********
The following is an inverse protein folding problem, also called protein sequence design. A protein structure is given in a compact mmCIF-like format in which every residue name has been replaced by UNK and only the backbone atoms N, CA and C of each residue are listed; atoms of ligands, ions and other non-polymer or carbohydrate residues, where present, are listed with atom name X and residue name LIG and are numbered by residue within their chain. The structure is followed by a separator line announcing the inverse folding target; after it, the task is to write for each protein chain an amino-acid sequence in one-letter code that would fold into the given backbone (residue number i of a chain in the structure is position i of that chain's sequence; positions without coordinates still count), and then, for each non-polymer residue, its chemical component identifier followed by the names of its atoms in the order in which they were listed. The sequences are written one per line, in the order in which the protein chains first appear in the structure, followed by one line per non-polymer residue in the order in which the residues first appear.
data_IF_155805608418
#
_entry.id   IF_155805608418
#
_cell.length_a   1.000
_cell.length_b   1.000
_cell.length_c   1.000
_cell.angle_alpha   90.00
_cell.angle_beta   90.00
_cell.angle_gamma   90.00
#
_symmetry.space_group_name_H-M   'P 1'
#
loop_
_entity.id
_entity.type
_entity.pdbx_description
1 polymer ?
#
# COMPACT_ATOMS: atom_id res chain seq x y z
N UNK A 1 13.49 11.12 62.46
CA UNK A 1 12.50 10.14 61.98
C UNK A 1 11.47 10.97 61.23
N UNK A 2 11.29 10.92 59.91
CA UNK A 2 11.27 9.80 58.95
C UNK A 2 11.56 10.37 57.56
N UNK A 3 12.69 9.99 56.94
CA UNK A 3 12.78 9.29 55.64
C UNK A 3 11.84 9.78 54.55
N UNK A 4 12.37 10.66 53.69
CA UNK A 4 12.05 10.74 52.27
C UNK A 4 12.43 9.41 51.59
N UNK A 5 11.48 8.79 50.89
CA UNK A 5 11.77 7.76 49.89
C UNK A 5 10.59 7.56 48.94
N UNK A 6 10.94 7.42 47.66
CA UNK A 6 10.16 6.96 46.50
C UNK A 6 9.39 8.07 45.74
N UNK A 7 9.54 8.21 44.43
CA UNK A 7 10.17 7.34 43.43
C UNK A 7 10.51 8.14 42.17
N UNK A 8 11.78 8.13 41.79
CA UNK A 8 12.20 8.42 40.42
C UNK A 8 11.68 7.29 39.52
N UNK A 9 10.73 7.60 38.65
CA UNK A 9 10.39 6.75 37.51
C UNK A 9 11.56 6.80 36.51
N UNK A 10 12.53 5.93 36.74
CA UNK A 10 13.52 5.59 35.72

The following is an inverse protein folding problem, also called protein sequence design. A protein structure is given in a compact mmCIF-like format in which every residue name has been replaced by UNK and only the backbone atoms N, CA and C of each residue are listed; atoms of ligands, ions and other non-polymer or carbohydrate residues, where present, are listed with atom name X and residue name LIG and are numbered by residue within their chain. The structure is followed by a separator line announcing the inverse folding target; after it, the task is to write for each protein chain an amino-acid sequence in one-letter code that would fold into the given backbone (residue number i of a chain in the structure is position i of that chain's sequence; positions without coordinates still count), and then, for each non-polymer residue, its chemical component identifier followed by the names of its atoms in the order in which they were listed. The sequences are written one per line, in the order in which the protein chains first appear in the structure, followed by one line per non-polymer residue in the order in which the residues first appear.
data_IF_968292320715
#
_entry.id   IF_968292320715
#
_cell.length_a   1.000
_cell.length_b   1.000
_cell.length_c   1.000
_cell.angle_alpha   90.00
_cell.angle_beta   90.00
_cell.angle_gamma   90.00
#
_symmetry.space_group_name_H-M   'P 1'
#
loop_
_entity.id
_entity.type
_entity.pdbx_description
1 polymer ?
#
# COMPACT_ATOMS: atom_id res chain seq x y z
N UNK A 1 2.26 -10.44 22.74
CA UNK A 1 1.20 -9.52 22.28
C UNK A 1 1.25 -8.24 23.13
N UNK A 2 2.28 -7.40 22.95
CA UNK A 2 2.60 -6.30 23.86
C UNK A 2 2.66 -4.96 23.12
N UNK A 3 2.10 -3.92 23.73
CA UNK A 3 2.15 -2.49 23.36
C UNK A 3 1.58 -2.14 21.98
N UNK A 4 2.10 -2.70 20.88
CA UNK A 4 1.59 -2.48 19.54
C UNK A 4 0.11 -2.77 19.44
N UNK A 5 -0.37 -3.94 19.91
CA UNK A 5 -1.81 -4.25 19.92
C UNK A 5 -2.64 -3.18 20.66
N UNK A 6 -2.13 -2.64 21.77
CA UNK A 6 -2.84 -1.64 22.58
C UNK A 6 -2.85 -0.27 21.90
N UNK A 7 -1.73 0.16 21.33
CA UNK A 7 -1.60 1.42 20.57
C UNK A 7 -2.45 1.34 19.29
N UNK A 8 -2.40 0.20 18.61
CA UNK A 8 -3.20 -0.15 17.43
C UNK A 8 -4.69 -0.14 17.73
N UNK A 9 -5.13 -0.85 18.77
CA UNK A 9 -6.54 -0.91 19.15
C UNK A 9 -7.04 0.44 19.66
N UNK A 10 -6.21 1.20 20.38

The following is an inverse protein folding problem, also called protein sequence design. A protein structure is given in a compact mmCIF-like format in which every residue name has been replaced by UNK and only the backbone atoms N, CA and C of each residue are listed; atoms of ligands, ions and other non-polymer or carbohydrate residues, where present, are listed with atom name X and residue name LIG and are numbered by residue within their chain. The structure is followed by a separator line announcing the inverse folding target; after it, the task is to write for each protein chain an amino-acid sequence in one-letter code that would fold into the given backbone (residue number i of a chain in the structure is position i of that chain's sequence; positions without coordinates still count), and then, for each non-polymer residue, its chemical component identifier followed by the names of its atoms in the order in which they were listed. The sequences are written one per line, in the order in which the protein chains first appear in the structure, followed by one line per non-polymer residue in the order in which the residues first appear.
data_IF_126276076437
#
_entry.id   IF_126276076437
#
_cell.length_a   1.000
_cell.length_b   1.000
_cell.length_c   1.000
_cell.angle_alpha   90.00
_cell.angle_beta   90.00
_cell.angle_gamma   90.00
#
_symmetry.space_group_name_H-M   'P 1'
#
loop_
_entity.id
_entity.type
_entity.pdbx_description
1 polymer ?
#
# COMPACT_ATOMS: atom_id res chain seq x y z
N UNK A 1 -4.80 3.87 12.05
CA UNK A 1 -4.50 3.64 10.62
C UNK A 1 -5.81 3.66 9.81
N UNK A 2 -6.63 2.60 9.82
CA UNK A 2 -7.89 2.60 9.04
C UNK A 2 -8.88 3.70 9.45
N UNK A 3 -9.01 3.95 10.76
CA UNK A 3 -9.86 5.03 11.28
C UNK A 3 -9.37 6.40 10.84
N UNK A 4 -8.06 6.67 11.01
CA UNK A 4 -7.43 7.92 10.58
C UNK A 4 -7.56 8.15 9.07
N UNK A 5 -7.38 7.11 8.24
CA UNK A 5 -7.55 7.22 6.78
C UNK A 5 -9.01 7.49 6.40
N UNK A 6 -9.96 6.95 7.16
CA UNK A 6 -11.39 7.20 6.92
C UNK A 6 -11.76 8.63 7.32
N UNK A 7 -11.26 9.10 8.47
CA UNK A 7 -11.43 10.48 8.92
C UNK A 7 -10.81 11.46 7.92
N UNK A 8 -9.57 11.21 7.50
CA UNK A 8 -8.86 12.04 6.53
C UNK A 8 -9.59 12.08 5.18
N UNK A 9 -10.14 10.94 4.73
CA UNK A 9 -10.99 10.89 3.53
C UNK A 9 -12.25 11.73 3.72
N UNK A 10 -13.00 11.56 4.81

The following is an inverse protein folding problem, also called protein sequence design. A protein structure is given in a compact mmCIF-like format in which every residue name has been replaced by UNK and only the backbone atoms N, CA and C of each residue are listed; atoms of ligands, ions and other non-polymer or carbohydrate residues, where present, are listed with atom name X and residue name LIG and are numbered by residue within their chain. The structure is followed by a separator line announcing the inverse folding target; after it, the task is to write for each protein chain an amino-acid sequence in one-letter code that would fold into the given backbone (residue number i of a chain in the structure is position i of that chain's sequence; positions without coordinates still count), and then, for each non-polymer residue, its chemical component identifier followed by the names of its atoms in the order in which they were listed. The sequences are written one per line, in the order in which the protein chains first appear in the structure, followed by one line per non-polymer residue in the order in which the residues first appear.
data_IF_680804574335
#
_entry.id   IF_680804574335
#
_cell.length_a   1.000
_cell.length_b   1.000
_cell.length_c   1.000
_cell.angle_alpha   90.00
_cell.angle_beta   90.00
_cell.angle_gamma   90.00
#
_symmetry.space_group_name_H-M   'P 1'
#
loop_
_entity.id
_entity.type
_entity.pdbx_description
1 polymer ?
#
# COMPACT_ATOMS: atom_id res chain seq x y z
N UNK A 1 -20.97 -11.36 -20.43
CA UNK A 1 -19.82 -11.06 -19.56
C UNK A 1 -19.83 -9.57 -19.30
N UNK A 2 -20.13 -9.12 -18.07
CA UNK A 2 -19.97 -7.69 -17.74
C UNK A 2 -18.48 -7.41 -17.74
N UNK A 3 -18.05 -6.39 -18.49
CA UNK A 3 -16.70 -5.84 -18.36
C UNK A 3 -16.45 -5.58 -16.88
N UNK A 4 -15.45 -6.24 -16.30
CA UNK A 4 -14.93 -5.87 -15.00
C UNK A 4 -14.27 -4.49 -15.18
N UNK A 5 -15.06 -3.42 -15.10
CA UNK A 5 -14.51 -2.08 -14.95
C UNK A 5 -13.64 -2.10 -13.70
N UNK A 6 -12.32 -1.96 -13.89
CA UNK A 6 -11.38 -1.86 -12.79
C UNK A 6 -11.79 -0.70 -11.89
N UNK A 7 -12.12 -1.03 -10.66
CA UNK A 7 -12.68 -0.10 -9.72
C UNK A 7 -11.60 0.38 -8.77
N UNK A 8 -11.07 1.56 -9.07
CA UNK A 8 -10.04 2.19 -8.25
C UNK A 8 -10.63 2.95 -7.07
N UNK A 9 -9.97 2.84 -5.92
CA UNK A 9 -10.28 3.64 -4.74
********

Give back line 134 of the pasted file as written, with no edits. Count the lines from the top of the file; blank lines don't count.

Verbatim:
CA UNK A 5 -7.55 7.22 6.78